Resurrection 48Posted: November 26, 2016
This is a chapter of the book I am writing for NaNoWriMo. If you want to read it from the start, click here for the chapter index.
J.W. and Suzanna woke to Claire’s hungry cry in the baby monitor Saturday morning at 4:48. Suzanna went to nurse her. J.W. stayed in bed.
After lunch with Tom the day before, J.W. had a hectic day. Biddy Smith, one of his parishioners, was in the hospital, infected foot complicated by diabetes. He drove to Corbin to visit her. As he was leaving the hospital, Chief Dalton had called asking him to come in for a DNA swab. He still hadn’t figured out his sermon for Sunday so he went back after to work on that, only to be interrupted by Nancy Parker, who had ostensibly stopped in to print the bulletin, but really wanted to talk to J.W. about her marriage.
At 6pm his sermon was still not done but he was. He locked up the church and walked across the lot to the parsonage to have some supper and enjoy the evening with Suzanna and Claire.
It was 5:05am when Suzanna climbed back into the bed, huddling against J.W. for his warmth. She was perpetually cold and J.W. radiated heat. She closed her eyes and stroked his chest with her hand. He wrapped his foot around hers. The intimacy of the day before still lingered in both of their minds.
By 6am Suzanna was fast asleep, but J.W. was wide awake. J.W. slipped out of the bed and went downstairs to make coffee and have his routine morning devotion. But as he drank his first cup and tried to read his Bible, he was distracted. Tom’s words at lunch yesterday weighed on his mind. “Be careful.” It was just hitting J.W.’s mind that the murderer was possibly targeting him.
J.W. went into the study and powered up his computer. He wanted to find out anything he could about the murder.
He started first “googling” the news reports on the story. They were pretty much what he knew already. The Lexington Herald-Leader had picked up the story, which surprised him, and had a write up about the unidentified body.
He googled his name as well, seeing what might be there. Not much there. A building company in England bearing his name dominated the first page of results. Nothing about the murder.
J.W. had thought about his birth mother often, and wondered who she was, where she was, but hadn’t actually pursued tracking her down. Both Tom and Chief Dalton thought it was possible the unnamed victim was related to him. Maybe he could find out something.
He stared out searching for births, January 22, 1978. He realized as soon as the results popped up he wasn’t being specific enough. He tried adding “birth records” and then “Kentucky.” Nothing useful.
J.W didn’t even know where he was born, other than he was born in Kentucky. The Baptist Home for Children didn’t give his parents many details.
“Why would someone steal my identity?” J.W. thought. He began searching for identity theft. This led him to reading about all the ways your identity can be stolen using the most sparse pieces of information, sometimes just by knowing a person’s birth date and location.
If a person wants to steal your identity, it was surprisingly simple. First, get the birth date and birth county of your potential target. Next, get the birth mother’s name. In J.W.’s case they would have used his adoptive mother’s name. Birth certificates for adoptees are reissued in the adoptive parent’s names once the adoption is complete.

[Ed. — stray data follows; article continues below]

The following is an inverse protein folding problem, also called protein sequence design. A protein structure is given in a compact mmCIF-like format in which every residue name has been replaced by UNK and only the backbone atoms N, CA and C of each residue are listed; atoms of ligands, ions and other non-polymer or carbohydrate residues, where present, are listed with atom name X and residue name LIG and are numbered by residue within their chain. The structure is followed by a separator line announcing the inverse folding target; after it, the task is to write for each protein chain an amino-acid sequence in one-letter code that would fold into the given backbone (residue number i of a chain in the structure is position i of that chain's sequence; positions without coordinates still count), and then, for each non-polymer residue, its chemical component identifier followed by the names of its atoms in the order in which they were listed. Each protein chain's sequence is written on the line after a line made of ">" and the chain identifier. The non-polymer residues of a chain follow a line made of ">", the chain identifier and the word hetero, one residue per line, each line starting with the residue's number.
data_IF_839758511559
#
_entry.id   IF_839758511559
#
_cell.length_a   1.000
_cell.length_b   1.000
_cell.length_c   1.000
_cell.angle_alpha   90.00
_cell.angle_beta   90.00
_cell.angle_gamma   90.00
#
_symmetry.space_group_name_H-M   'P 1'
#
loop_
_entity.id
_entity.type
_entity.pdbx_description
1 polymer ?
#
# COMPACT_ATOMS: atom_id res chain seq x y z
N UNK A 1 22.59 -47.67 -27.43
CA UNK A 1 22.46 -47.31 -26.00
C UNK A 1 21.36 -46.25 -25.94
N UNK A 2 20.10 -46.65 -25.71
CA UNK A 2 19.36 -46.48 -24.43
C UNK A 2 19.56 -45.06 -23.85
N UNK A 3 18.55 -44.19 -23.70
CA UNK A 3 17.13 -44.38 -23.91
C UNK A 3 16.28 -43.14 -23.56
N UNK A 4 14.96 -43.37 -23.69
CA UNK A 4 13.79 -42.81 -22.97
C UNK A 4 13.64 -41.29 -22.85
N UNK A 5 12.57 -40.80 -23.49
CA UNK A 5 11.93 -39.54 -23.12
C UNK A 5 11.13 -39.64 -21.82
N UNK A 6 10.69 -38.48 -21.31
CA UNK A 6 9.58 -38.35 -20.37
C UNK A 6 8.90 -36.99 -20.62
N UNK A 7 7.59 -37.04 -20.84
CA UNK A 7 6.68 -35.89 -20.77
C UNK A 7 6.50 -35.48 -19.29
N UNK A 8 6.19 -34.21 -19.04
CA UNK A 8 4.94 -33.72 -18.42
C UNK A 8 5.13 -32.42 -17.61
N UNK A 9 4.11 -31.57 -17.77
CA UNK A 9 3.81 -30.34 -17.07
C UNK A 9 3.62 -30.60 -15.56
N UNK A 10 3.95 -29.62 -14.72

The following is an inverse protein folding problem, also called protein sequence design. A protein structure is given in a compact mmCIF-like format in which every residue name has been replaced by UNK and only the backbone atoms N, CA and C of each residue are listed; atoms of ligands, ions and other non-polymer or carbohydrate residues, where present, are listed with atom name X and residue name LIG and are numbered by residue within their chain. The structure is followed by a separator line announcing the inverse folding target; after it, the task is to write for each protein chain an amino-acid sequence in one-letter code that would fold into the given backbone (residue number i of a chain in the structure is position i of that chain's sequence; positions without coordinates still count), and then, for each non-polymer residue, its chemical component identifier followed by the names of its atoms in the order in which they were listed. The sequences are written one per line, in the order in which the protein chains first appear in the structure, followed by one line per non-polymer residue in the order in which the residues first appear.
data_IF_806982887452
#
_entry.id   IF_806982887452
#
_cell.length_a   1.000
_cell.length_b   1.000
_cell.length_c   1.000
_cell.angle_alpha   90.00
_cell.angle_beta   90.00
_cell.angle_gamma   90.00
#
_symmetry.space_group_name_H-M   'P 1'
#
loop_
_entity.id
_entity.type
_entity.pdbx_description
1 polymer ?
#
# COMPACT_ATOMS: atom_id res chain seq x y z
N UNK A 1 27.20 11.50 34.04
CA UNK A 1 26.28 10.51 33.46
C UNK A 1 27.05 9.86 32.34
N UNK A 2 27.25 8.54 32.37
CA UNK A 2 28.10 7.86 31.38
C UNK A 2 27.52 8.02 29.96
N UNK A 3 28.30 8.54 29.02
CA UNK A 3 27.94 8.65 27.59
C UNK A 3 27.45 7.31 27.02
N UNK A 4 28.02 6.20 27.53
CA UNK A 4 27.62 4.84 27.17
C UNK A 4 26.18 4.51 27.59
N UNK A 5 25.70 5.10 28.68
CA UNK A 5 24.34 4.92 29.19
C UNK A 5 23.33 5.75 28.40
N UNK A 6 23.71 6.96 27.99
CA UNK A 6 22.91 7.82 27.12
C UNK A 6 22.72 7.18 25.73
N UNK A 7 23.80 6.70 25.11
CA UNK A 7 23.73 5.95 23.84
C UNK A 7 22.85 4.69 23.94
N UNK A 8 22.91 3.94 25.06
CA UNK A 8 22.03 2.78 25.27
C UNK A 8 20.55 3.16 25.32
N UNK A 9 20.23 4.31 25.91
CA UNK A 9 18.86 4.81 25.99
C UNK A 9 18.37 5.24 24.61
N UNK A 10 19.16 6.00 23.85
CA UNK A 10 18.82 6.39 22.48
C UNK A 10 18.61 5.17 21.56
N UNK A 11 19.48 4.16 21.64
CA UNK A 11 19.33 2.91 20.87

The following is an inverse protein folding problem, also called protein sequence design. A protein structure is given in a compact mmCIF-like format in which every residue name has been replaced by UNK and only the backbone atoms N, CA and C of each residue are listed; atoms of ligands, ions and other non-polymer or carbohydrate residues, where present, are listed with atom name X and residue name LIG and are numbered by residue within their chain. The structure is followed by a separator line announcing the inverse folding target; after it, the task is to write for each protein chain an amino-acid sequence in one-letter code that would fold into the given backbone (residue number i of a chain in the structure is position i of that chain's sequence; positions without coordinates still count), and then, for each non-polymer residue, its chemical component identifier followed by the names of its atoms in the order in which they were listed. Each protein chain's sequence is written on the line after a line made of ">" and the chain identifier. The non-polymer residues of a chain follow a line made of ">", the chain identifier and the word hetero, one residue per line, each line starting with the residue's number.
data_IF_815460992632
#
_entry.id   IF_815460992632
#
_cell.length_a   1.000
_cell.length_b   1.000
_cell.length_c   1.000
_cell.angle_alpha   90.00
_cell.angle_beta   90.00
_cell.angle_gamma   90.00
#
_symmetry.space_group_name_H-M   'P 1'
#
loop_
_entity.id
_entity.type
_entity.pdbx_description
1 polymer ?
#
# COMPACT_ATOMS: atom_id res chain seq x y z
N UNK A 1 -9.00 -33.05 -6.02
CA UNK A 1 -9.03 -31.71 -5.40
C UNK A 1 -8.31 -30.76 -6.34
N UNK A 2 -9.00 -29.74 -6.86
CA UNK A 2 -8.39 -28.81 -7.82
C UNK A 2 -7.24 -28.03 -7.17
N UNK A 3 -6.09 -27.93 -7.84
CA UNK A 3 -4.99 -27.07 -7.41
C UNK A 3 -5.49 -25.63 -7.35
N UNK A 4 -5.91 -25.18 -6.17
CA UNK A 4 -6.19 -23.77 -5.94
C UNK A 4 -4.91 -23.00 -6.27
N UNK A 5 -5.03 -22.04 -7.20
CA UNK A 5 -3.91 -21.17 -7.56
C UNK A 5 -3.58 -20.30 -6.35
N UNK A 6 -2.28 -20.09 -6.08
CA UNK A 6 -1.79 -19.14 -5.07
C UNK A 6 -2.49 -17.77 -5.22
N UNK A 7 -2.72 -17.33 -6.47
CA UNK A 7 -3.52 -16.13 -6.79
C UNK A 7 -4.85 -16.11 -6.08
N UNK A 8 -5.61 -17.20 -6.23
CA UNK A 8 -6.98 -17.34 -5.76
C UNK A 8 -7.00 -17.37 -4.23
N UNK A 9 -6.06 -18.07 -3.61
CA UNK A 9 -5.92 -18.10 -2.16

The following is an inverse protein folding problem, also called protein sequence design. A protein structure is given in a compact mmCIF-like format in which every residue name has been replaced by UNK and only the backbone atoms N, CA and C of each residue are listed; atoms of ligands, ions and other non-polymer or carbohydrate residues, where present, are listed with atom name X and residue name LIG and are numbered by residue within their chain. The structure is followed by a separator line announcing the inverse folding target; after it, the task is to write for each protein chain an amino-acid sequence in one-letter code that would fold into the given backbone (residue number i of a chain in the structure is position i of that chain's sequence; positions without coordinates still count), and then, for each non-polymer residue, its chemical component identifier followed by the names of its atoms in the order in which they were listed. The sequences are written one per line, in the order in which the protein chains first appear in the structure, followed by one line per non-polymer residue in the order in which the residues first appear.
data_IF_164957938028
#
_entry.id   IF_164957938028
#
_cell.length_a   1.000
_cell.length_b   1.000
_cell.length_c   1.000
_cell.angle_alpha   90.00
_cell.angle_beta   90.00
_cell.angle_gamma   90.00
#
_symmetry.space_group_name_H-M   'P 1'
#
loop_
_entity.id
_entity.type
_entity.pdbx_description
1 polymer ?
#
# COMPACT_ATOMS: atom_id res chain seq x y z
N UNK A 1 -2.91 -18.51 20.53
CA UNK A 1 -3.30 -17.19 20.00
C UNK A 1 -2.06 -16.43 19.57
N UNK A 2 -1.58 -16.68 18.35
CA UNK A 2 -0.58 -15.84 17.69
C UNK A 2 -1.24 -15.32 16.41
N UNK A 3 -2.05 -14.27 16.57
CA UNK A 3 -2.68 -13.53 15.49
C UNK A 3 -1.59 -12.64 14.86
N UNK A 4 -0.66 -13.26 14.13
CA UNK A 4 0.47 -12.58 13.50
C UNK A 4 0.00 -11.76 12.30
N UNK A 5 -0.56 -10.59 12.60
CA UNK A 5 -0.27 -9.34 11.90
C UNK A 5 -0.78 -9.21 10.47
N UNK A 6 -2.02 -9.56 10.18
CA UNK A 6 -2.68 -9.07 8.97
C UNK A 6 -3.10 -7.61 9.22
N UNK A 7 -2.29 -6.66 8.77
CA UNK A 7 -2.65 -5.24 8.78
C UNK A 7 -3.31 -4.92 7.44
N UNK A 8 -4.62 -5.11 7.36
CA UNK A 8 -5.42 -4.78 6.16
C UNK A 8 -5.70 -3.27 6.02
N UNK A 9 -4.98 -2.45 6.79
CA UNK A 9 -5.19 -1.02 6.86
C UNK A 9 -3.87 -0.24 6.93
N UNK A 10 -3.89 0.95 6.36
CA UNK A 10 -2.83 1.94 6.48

Going online using just this information, anyone can request a duplicate birth certificate for a small fee. They don’t even have to send a letter or request it in person. In White County Kentucky the fee is $28.
From there the thief can use the birth certificate to request a duplicate social security card, driver’s license. With these he can open bank accounts, get loans, request copies of college transcripts, apply for jobs, even get a passport.
J.W. had no idea how simple it was without someone ever “hacking” his accounts and without him giving out any truly personal information.
“OK,” thought J.W., “But why did this guy come to Silerville in the first place? If all he wanted was to steal my identity, he could have done that without ever coming here.”
That’s when he stumbled on the story of Ray Hansen.
In 1982 Ray disappeared from his home in upstate New York near Albany. He left a cryptic note that seemed like it could be a suicide note, but little else. He didn’t take anything with him – no clothes or personal items – and his bank accounts were undisturbed. His car was found several days later deserted in a grocery store parking lot. He left behind a wife and two children.
His body was never found.
Seven years later, with no sign of him and with the implications of the note, his wife petitioned to have Ray declared legally dead. The court granted her petition. It didn’t solve the mystery of his disappearance, but at least it was a measure of closure for her.
Twenty-one years after his disappearance, the story takes a sharp turn.
Ray was alive the whole time. It turns out he killed then assumed the identity of a man named Tim Sharp. He was a single man, no family, and presented the perfect way for Ray to start a new life. He assumed Tim’s identity and had been living for over two decades in Arcadia, Illinois. He worked at a bank and had even gotten involved in politics.
Ray finally got caught when he had to be fingerprinted for his securities license. The prints were run through the database and “Tim”‘s returned a DUI for a Ray Hansen. Once the investigation started, Ray confessed.
Maybe this unknown man had come to Silerville to kill me, thought J.W. The idea gave him two reactions. First, fear. Not so much for himself as his family. Second, determination to get to the bottom of this.